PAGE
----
In Thebault-Spieker et al.’s (2015) article they analyze the site and situation attributes of each census tract to get a better idea of the qualitative factors influencing crowdworkers decisions. They found that perceived safety and distance from starting location/accessibility both where the representative site and situation attributes.
This got me thinking about the site and situation attributes we might find in other sharing economy development that are not necessarily crowd sourcing, take Airbnb for example. Some site attributes I can think of for Airbnb, off the top of my head, are cost, safety, and quality (whole house/vs room in apt). Situation attributes may be connectivity to tourist attractions (via streets and public transit) or specific neighborhoods. It would be interesting to see what attribute was more important to people selecting houses to stay in. As a young female with little disposable income, I would characterize location second to cost (unless it seemed really worth it).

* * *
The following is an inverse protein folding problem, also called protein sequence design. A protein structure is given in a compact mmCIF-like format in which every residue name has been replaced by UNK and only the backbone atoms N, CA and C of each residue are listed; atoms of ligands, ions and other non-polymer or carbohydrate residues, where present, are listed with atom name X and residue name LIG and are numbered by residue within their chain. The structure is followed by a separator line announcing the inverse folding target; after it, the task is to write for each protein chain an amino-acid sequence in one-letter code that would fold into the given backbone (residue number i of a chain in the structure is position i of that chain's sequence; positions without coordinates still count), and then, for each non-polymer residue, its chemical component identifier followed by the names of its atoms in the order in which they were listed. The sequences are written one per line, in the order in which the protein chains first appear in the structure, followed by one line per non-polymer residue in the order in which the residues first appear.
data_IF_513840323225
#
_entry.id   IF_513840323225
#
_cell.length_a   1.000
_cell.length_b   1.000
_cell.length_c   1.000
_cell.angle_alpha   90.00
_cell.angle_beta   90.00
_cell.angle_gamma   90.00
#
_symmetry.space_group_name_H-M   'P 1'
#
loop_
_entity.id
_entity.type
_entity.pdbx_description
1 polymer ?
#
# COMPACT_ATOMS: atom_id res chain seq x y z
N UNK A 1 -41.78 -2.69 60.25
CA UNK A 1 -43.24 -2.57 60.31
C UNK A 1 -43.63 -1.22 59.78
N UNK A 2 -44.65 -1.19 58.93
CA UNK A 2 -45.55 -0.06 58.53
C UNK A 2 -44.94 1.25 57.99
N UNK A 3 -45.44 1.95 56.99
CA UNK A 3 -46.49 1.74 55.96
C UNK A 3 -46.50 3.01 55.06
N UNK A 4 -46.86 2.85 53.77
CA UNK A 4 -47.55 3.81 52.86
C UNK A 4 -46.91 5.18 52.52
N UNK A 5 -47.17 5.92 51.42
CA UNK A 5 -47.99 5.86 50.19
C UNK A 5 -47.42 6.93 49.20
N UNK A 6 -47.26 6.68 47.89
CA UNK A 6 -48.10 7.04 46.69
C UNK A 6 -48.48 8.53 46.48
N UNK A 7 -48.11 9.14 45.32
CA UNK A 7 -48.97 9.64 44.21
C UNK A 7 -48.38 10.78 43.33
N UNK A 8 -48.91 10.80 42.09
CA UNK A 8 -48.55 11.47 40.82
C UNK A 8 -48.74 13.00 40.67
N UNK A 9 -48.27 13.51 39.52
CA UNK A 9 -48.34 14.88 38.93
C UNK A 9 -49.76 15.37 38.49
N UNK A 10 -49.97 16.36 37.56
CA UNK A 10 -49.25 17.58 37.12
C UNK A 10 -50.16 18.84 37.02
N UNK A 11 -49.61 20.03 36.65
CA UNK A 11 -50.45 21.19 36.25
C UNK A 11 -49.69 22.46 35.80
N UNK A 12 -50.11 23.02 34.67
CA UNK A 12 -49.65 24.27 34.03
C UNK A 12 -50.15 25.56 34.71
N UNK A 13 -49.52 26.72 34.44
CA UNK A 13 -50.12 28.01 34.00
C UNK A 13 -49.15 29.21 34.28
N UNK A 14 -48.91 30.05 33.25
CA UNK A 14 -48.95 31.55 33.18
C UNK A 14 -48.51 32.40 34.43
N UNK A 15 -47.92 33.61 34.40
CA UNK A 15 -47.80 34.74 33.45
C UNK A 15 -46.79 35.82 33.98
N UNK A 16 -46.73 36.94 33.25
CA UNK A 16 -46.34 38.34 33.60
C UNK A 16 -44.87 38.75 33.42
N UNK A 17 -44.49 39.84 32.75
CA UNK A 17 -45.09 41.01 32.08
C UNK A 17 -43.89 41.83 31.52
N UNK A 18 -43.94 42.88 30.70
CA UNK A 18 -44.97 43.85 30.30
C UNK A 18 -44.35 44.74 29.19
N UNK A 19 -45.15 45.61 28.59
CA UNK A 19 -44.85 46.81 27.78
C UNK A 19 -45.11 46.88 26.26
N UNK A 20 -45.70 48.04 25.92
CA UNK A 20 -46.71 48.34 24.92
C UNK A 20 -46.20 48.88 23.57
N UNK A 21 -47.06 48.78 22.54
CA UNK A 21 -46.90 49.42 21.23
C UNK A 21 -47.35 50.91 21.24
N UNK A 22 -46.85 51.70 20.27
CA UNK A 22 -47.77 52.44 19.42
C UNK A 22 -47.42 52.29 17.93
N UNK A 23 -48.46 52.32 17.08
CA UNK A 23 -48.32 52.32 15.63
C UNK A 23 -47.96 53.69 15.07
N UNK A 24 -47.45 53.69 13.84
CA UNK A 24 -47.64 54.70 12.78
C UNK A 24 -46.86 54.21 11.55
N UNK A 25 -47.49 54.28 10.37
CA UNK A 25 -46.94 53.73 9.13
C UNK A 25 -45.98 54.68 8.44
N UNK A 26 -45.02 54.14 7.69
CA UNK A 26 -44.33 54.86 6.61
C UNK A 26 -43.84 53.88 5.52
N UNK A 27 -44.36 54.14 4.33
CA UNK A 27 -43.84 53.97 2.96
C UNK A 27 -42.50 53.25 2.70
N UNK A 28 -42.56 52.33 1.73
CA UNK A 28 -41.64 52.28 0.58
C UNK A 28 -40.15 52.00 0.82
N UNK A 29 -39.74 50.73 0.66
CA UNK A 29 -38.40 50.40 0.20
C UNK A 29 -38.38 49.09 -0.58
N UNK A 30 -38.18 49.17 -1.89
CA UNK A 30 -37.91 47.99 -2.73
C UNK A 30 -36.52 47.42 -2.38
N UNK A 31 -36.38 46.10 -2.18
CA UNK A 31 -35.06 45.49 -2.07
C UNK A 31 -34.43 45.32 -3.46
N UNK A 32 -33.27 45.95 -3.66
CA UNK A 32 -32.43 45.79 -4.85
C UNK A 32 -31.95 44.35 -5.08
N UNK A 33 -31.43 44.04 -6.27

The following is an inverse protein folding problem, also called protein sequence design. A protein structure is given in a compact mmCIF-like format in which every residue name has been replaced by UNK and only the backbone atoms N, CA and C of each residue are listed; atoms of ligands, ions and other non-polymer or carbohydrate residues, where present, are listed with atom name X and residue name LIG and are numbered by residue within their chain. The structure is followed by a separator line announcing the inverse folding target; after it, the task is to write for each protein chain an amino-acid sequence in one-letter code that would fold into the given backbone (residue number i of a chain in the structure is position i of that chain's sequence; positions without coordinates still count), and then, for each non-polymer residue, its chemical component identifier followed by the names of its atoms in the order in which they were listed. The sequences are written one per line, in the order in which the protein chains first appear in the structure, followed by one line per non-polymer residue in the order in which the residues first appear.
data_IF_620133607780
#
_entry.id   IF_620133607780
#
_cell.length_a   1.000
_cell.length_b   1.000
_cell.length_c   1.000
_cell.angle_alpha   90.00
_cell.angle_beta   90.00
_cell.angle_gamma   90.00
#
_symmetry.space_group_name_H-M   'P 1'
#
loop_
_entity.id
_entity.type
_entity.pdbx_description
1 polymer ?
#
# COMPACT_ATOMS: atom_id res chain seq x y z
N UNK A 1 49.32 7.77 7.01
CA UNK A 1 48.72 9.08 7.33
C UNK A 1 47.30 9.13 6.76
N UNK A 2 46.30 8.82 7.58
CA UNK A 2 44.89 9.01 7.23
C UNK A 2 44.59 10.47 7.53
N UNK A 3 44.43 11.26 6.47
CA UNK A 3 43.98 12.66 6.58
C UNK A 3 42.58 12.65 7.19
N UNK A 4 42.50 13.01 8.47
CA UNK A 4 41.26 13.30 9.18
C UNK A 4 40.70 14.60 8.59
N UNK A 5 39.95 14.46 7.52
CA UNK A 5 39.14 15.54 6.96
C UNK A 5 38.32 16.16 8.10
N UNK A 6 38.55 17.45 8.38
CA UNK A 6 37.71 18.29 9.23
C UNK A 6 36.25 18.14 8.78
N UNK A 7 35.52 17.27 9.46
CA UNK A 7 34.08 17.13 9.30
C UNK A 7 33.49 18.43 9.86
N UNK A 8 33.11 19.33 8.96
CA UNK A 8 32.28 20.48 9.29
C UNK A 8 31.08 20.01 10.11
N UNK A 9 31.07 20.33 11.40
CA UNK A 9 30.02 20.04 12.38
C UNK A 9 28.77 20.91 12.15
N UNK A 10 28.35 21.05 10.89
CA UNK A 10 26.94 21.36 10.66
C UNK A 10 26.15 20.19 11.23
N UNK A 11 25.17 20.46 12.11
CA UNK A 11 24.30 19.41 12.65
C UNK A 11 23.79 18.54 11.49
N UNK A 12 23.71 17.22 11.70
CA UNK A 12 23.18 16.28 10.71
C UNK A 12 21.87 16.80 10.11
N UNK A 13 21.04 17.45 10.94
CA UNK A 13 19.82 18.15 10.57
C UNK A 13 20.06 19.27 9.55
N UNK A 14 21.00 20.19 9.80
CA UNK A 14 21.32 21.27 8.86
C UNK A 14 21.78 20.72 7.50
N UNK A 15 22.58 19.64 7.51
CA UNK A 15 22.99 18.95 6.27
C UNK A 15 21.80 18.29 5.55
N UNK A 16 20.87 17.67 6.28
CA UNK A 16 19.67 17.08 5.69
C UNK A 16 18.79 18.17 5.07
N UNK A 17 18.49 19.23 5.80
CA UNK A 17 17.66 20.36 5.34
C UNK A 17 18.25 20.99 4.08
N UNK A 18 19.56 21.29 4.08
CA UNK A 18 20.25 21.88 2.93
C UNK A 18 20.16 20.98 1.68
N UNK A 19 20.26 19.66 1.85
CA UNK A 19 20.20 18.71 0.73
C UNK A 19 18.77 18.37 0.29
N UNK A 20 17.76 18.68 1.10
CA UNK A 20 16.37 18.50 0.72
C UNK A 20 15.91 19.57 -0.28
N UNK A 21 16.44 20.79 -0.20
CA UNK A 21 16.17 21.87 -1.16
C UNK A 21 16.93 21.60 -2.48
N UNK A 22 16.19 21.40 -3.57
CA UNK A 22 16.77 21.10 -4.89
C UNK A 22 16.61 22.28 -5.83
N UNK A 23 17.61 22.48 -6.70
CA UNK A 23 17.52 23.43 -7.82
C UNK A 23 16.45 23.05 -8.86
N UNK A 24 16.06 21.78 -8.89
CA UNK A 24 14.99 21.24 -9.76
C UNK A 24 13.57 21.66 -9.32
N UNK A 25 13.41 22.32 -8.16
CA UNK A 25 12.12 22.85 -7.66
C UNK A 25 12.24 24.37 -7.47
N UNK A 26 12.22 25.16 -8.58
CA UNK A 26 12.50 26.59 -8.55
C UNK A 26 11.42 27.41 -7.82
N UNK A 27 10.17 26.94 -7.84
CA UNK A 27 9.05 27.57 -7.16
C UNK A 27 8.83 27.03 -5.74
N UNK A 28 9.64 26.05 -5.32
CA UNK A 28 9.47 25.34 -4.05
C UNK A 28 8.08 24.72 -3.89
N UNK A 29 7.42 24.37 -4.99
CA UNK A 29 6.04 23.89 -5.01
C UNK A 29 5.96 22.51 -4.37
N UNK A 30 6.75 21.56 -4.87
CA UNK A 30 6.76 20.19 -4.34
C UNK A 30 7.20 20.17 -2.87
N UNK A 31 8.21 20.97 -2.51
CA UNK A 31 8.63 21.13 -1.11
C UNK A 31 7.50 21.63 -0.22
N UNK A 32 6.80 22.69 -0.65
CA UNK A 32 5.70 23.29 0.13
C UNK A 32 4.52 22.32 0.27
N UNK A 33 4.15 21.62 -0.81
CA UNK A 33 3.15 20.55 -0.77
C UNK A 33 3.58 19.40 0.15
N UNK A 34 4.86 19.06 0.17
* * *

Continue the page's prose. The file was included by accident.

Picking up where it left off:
Generally I wonder what attributes are deemed most important by users across the various sharing-economy platforms. Thebault-Spieker et al. addresses some implications their findings may have on UberX drivers, mainly the idea of a service desert (comparable to a food desert but for sharing economy services) (2015). Extrapolating this to the slightly different platform of Airbnb, I wonder if there is a service desert in lower SES neighborhoods. I would predict that there are less so than in this TaskRabbit study simply on the assumption that lower income families also may wish to travel and Airbnb could aid in making this more affordable. And it seems there do exist a number of Airbnb’s in the ‘ghettos’ of Chicago. Lastly, I acknowledge that I am making a sweeping statement of the southwest region as most people do, however, I do share some of the views of the female respondents in this study as a Northern Chicagoan.
The stereotypical danger zones are bound more or less by the 294